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Jazz Corner: When Putin Summoned His Favourite Jazz Sax Player from Mumbai

Igor Butman was on an India tour when he was flown back to Russia for a day for a party. He was back on tour in Gurgaon the next day

Sunil Sampat Mar 22, 2022

Igor Butman during his performance at Tata Theatre, NCPA. Photo: Narendra Dangiya

With war clouds hovering menacingly over Europe – once again (you would think they might have learned from their escapades in 1914 and 1939), bad times and a terrible, uncertain future hovers over mankind.

I am willing to wager a lot in saying that no artist, musician, painter, writer or poet has ever waged a war at any time in the history of this earth. They are, in fact the ones to heal the wounds, to soothe jangled nerves and bring relief to the wicked fallout and misery of war. Who are these troubled souls who have gone into other people’s homes and claimed them – by foul, violent means?

Some years ago, a famous and very popular Russian jazz saxophonist, Igor Butman had come to India for a three-concert tour. With him was the beautiful jazz vocalist, Fantine (part Russian, part West Indian!), an accomplished young jazz pianist and others to complete a jazz sextet.

Butman had played before in Mumbai and New Delhi. He had been very popular with audiences in both cities as he played a mix of well-known jazz numbers with a popular tune thrown in to stir up the audience.

His concert tour of India in 2014 comprised of one show in Mumbai at the NCPA, another in New Delhi and a third in a hotel in Gurgaon (Gurugram).

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That was the plan but during his Mumbai gig, something strange and quite unprecedented took place. Butman got a phone call from Moscow, from none other than President Vladimir Putin. The supremo was throwing a party in the resort town Sochi for a few friends, and he summoned Butman to the venue to play for the entertainment of his buddies! Butman was to leave that very night from Mumbai. There was no room for discussion, much less for negotiation. When Shri Putin calls, you just go, comrade.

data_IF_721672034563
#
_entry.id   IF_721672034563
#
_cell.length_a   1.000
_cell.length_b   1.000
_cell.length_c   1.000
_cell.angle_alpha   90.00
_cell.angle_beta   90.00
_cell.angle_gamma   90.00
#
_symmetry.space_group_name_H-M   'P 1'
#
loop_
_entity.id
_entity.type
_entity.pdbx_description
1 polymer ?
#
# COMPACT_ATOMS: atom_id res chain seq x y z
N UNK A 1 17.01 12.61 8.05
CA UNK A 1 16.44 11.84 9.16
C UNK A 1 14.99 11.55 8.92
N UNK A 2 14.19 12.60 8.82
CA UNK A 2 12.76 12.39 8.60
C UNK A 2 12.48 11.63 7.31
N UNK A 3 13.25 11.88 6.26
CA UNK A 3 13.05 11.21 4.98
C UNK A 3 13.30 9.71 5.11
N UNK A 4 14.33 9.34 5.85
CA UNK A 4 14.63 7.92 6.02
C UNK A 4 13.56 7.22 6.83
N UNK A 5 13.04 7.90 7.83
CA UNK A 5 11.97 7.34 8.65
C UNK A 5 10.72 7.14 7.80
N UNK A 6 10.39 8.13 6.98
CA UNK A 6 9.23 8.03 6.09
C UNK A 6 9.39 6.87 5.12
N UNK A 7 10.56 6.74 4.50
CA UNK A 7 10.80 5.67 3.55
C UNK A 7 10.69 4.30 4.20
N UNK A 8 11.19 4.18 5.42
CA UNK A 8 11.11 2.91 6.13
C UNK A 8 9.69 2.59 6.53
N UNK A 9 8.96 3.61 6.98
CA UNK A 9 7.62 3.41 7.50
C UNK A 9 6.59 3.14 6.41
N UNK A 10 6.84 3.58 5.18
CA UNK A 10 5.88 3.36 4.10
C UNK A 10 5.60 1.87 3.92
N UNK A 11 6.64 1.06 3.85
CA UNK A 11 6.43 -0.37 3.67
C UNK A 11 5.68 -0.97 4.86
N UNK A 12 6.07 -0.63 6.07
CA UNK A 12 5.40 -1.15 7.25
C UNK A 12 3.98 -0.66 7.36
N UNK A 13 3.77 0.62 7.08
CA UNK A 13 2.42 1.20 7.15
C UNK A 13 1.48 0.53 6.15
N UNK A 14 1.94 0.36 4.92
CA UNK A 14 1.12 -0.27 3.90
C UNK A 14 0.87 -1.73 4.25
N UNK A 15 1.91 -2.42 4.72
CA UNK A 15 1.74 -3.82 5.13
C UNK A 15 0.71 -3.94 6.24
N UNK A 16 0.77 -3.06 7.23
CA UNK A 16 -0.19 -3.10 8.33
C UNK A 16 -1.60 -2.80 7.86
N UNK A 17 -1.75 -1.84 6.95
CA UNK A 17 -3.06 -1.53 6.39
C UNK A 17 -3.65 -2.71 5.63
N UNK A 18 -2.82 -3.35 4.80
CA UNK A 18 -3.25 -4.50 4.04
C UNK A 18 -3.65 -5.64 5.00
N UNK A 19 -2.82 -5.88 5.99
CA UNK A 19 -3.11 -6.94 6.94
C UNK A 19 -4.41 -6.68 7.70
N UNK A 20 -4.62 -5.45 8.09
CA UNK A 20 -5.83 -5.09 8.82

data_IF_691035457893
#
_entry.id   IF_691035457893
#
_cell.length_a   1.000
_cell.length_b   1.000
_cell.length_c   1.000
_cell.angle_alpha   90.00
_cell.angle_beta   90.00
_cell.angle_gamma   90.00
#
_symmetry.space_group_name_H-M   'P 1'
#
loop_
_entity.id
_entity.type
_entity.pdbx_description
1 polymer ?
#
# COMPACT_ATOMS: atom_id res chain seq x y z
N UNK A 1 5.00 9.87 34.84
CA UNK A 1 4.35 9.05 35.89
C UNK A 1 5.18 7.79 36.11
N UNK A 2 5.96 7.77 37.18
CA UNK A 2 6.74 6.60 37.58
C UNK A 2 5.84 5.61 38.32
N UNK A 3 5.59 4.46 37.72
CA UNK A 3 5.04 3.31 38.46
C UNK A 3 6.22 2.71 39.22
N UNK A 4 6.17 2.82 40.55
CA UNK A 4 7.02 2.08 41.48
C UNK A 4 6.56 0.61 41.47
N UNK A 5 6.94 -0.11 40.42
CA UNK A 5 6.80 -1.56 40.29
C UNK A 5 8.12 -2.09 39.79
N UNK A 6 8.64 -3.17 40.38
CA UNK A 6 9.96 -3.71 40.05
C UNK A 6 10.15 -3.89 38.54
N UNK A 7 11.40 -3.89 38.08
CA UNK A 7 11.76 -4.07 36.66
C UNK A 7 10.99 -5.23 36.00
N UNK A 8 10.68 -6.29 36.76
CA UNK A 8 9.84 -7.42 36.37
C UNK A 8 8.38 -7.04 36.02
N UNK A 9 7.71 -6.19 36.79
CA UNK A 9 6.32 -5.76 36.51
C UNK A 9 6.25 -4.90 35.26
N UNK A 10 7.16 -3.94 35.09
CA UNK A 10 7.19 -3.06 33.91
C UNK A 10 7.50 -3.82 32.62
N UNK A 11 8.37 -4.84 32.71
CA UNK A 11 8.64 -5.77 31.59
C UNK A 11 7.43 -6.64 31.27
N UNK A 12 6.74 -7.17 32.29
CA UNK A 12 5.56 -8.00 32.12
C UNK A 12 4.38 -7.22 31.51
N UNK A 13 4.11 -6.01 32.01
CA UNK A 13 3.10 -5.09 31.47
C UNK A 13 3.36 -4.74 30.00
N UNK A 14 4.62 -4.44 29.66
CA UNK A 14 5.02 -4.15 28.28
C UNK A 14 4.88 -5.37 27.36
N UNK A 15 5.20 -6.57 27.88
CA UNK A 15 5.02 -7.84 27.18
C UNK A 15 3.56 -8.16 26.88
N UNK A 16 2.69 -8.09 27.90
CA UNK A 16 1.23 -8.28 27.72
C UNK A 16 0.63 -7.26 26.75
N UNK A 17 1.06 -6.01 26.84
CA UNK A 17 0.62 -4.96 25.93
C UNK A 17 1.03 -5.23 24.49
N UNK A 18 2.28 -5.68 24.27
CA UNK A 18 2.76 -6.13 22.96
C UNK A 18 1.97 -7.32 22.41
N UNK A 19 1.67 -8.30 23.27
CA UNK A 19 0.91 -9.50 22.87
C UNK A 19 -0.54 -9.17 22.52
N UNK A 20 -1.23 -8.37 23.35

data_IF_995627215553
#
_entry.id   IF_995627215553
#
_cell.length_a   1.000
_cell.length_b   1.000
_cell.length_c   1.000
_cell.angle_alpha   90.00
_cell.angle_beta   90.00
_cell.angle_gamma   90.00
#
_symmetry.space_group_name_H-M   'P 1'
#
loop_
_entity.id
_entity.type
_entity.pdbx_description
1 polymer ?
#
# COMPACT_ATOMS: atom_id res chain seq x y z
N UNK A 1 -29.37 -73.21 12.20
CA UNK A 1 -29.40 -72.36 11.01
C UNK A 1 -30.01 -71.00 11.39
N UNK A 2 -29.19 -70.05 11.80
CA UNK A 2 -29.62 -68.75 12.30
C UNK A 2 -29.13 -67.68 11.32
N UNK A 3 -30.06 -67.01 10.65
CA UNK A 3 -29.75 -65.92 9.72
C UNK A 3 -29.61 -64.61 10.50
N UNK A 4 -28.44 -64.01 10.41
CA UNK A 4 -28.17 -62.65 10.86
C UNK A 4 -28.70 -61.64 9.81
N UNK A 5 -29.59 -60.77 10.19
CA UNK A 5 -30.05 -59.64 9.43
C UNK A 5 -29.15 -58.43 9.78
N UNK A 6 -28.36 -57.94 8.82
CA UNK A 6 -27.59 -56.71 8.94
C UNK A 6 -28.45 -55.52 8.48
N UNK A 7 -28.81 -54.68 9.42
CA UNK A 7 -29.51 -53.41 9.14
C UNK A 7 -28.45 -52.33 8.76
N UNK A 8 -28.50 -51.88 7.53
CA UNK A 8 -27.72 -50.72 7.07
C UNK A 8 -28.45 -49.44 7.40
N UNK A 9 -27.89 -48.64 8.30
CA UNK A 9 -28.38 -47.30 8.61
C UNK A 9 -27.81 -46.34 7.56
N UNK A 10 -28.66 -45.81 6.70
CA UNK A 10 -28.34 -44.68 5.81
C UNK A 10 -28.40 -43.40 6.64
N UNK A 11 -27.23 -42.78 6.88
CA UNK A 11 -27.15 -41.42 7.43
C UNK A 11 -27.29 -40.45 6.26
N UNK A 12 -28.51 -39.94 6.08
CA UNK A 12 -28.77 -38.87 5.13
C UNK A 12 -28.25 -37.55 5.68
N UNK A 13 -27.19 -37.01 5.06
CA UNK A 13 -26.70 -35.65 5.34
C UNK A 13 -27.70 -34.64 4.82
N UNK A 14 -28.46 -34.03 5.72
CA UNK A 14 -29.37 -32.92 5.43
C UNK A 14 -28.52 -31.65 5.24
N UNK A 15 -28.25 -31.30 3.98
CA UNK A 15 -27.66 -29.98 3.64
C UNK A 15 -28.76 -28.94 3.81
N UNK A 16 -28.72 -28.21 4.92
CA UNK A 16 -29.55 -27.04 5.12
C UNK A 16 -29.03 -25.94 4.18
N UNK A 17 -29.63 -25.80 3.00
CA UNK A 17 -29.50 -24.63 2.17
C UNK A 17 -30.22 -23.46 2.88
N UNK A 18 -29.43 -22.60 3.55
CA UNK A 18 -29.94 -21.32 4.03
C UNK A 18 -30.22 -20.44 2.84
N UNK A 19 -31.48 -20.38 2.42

Butman surprised us all by saying that he would be back for the concert in Gurgaon the day after, missing just the New Delhi gig. Surprised, we asked how this was going to be logistically possible. “Mr. Putin is sending his private jet to take me to Sochi and then bring me back to New Delhi after his party,” was Butman’s matter-of-fact response. Speak of friends in high places!

True to his word, Butman was back for his third India concert. Needless to say, the New Delhi organizers were neither impressed nor happy about Putin’s intervention in the schedule that saw the Butman band without the leader playing to a disappointed New Delhi audience.

Trumpet playing jazz great Arturo Sandoval, pained by the plight of the Ukrainian people has composed and played a piece called “March to the indomitable Ukrainian people”.

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Sandoval can perhaps feel the pain of the Ukrainian people. His plight was somewhat similar in being steamrolled by a strong dictator. He was born and raised in Cuba and as a young person was jailed by the Fidel Castro-led government just for listening to jazz on the radio. Cuba had banned the playing or even listening to jazz, seen as a tool of imperialism. Subsequently, Sandoval was able to defect to the U.S.A. He lives there now. Dizzy Gillespie was his mentor and remains his inspiration to this day.

And speaking of Gillespie, the ultimate comment about jazz, war and such matters came from him. He had said, “If everyone in the world listened to jazz, there will never be another war!”

Why don’t people listen to this great wisdom and put on their jazz records?

Maybe Igor Butman wasn’t playing jazz for Putin bhai that day in Sochi A case of not just jazz by the bay.

Sunil Sampat is a jazz critic and Contributing Editor of Rolling Stone India. Write to Sunil at [email protected]

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